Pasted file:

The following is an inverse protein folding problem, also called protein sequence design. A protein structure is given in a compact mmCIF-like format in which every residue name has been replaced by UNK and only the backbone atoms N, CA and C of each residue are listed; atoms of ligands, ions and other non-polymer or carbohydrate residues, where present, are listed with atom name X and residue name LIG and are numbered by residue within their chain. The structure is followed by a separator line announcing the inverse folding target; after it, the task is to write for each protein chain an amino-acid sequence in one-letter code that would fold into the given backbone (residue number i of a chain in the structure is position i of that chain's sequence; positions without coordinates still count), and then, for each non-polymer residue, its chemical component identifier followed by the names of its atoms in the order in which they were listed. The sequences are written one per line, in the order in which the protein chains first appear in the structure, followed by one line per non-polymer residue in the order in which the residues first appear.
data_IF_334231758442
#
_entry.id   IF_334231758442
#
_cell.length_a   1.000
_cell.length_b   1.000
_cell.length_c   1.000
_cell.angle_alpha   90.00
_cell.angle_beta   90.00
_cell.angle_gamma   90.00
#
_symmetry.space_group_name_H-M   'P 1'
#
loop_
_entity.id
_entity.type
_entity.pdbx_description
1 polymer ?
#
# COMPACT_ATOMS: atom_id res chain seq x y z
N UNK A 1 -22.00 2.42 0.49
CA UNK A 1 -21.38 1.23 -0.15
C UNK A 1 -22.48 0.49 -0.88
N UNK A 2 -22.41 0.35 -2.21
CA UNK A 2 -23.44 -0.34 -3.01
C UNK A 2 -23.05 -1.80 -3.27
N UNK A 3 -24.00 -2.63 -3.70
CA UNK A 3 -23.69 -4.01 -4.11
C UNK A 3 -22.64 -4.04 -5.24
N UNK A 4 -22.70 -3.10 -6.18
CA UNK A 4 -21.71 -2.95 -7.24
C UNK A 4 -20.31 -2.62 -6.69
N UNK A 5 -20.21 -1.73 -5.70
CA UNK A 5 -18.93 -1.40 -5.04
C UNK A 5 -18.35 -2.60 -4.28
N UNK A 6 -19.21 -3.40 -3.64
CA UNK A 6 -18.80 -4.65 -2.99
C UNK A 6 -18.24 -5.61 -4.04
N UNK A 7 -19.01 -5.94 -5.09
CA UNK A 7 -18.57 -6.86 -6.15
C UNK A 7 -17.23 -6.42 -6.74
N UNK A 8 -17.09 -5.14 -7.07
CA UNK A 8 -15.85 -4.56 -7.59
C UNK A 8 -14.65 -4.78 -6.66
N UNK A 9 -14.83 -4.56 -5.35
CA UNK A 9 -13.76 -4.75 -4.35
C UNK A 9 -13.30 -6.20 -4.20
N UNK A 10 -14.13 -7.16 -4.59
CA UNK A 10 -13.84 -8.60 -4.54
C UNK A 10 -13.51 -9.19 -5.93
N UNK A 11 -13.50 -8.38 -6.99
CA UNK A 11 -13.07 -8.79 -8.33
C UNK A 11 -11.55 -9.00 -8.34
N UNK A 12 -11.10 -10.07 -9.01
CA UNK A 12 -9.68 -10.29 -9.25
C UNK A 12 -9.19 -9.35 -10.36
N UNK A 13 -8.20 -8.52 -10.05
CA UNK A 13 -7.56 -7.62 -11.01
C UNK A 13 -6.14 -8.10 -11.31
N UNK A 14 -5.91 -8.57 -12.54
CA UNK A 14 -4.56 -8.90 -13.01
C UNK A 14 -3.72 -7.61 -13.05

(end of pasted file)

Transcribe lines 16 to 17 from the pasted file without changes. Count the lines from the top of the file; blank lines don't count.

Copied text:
_entity.id
_entity.type